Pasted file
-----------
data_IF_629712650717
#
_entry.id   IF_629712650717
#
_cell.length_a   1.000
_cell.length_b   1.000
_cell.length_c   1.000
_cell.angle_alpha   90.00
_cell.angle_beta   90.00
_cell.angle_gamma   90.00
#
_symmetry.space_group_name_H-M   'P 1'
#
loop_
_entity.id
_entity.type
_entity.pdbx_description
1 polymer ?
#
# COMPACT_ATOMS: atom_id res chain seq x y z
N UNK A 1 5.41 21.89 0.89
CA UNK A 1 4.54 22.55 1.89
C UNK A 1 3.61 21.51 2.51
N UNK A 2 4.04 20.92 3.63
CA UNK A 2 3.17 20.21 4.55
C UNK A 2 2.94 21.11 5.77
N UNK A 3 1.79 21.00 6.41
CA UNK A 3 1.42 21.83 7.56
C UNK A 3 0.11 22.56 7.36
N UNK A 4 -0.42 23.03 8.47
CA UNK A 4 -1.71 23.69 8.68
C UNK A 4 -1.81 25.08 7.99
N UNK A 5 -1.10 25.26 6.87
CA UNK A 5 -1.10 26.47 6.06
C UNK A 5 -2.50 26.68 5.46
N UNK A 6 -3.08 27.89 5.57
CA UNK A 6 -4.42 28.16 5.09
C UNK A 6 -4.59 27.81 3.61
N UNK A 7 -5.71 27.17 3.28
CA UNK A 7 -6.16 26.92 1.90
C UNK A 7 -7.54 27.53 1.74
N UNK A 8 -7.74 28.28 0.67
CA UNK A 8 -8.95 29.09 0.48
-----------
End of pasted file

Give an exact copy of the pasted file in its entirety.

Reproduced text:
data_IF_629712650717
#
_entry.id   IF_629712650717
#
_cell.length_a   1.000
_cell.length_b   1.000
_cell.length_c   1.000
_cell.angle_alpha   90.00
_cell.angle_beta   90.00
_cell.angle_gamma   90.00
#
_symmetry.space_group_name_H-M   'P 1'
#
loop_
_entity.id
_entity.type
_entity.pdbx_description
1 polymer ?
#
# COMPACT_ATOMS: atom_id res chain seq x y z
N UNK A 1 5.41 21.89 0.89
CA UNK A 1 4.54 22.55 1.89
C UNK A 1 3.61 21.51 2.51
N UNK A 2 4.04 20.92 3.63
CA UNK A 2 3.17 20.21 4.55
C UNK A 2 2.94 21.11 5.77
N UNK A 3 1.79 21.00 6.41
CA UNK A 3 1.42 21.83 7.56
C UNK A 3 0.11 22.56 7.36
N UNK A 4 -0.42 23.03 8.47
CA UNK A 4 -1.71 23.69 8.68
C UNK A 4 -1.81 25.08 7.99
N UNK A 5 -1.10 25.26 6.87
CA UNK A 5 -1.10 26.47 6.06
C UNK A 5 -2.50 26.68 5.46
N UNK A 6 -3.08 27.89 5.57
CA UNK A 6 -4.42 28.16 5.09
C UNK A 6 -4.59 27.81 3.61
N UNK A 7 -5.71 27.17 3.28
CA UNK A 7 -6.16 26.92 1.90
C UNK A 7 -7.54 27.53 1.74
N UNK A 8 -7.74 28.28 0.67
CA UNK A 8 -8.95 29.09 0.48